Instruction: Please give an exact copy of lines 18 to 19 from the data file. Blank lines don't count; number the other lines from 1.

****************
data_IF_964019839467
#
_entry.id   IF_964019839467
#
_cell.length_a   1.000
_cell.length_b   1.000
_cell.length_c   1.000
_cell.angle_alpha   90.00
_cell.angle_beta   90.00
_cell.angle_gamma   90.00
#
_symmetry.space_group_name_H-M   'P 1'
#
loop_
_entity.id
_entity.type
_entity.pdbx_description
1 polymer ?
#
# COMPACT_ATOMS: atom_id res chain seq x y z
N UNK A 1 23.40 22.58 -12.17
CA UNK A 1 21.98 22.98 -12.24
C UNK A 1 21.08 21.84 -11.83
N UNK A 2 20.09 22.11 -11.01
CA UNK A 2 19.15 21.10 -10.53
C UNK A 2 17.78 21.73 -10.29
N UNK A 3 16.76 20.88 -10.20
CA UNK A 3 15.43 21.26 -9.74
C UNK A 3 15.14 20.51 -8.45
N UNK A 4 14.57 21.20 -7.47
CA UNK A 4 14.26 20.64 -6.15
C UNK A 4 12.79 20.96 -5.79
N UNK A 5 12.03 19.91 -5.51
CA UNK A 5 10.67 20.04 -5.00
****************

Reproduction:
1 polymer ?
#